The correctness standard applies because the issue in the case is a question of central importance to the legal system as a whole and lies outside the Tribunal’s specialised area of expertise. That issue is one of statutory interpretation relating to the Barreau Act, and it is essential that ss 128 and 129 of that statute be interpreted and applied uniformly and consistently. Likewise, the exceptions that allow litigants to be represented by persons who are not advocates must be applied uniformly and consistently – the rule of law requires that there be only “one law for all”. Contrary to the majority’s critique, Côté J explained that her reasoning is not that the correctness standard applies simply because the Tribunal could render inconsistent decisions; rather, the correctness standard must be applied to questions that are of central importance to the legal system because such questions require uniform and consistent answers owing to their impact on the administration of justice as a whole. The impact that an inconsistent application of ss 128 and 129 could have on the administrative of justice as a whole leads to the conclusion that only one interpretation of these provisions is possible.
Even if the presumption of reasonableness applies, Côté J would find that the presumption is rebutted on a contextual analysis. Although the Tribunal is protected by a strong privative clause, the issue before the Tribunal is one in which it has no special expertise. It is a question of law that necessarily involved the interpretation of the Barreau Act, which is not the Tribunal’s enabling statute or one closely connection to its function. Although there has not yet been a case in which the Court has rebutted the presumption of the reasonableness standard based on contextual factors, the absence of a precedent cannot prevent the court from applying the rule.
Conducting a statutory interpretation analysis, Côté J concluded that, properly construed, only an advocate or solicitor may prepare and draw up a notice, motion, proceeding or other similar document intended for use in a case before the Tribunal’s social affairs division.
Commentary: The central feature of this decision is the split between the majority of eight judges, who found that the reasonableness standard of review applied, and Côté J, a lone dissenter, who would have applied the correctness standard.
In several recent cases, Côté J has favoured correctness review over reasonableness review. However, in the previous cases she was joined in the dissent by other judges. In Wilson, Côté and Brown JJ co-authored the dissenting reasons. Citing rule of law concerns, they held that “where there is lingering disagreement on a matter of statutory interpretation between administrative decision-makers, and where it is clear that the legislature could only have intended the statute to bear one meaning, correctness review is appropriate.” It is somewhat surprising, then, that in Barreau du Québec, Brown J not only disagreed with Côté J on the applicable standard of review – he authored the majority reasons.
A significant point of contention between the majority and the dissent is whether Côté J’s reasons would expand the reasoning of the dissent in Wilson such that a mere possibility of conflicting decisions – rather than a “lingering disagreement – could justify correctness review. The majority reads this expansion into Côté J’s reasons. She responds that they have misunderstood her reasoning – she is not suggesting correctness review applies because there could be conflicting decisions, but rather because of the central importance of the issue and the resulting negative impact inconsistent decisions could have on the administrative of justice as a whole.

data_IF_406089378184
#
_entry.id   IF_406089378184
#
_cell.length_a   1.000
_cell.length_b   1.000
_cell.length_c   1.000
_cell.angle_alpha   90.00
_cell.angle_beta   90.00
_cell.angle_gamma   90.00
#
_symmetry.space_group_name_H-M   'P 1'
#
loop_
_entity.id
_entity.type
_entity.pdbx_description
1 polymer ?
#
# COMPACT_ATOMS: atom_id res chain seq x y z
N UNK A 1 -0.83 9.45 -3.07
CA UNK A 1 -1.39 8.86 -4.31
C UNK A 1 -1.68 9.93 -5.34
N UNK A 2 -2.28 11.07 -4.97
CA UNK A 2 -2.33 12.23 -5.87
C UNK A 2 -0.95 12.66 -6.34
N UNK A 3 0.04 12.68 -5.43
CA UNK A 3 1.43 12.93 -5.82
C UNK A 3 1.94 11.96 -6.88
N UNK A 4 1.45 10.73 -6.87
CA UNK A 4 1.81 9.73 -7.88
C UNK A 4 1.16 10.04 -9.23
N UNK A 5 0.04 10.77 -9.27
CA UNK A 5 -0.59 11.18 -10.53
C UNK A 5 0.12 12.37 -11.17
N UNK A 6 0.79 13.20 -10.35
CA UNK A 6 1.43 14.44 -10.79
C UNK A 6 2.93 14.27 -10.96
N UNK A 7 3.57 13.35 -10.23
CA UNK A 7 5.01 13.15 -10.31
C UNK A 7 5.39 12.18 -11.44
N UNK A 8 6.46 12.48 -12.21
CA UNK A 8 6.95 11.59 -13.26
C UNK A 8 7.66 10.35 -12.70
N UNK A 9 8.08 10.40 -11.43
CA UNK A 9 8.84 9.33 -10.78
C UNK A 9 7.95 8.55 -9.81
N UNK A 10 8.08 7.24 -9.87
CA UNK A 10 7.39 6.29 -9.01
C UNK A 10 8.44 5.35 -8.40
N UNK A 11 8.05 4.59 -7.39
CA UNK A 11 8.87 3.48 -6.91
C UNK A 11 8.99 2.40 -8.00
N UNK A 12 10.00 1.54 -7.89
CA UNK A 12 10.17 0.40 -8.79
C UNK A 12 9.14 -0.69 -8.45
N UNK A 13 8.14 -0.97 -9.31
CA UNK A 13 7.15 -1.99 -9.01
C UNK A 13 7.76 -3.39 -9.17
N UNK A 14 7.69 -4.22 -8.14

Given the explanation she provides (at para 53), Côté J may be right is saying that the majority have distorted her reasons, which do rest on a different rationale than the dissent in Wilson (though she cites similar rule of law concerns). However, her reasons do not provide a very compelling explanation of why the issue is one of central importance to the legal system as a whole. She asks rhetorically: “How can it be accepted … that the [Tribunal] concluded in the instant case that the Minister’s representative may … prepare, draw up and sign written proceedings for use in a case before [the social affairs] division, but that it could decide in another case that only an advocate may do so … ?” It is difficult to see how this potential inconsistency raises rule of law concerns, or how it supports a conclusion that the issue is one of central importance to the legal system. Rather, it seems like the kind of inconsistency that tribunals are routinely left to sort out themselves.
A second noteworthy aspect of the decision is that although the majority purports to be conducting reasonableness review, its actual analysis reveals something much closer to correctness review. The majority engages in a lengthy, detailed statutory interpretation exercise that is identical in its quality and depth of analysis to that of Côté J (though they reach opposite conclusions) – a detailed review of the legislative history, and a careful consideration of the legislative objectives, the scheme of the Act and the grammatical and ordinary sense of the words. Totally absent is any consideration of the Tribunal’s own reasons, which the Supreme Court repeatedly tells lower courts ought to be the focus on reasonableness review. In the result, one wonders why the court bothered to engage in such a debate on the standard of review, only to analyse the substantive issue in the case without paying heed to the proper operation of the reasonableness standard. The decision provides more evidence that the standard of review concept is becoming increasingly theoretical and illusory, with little practical impact on how the Court decides cases.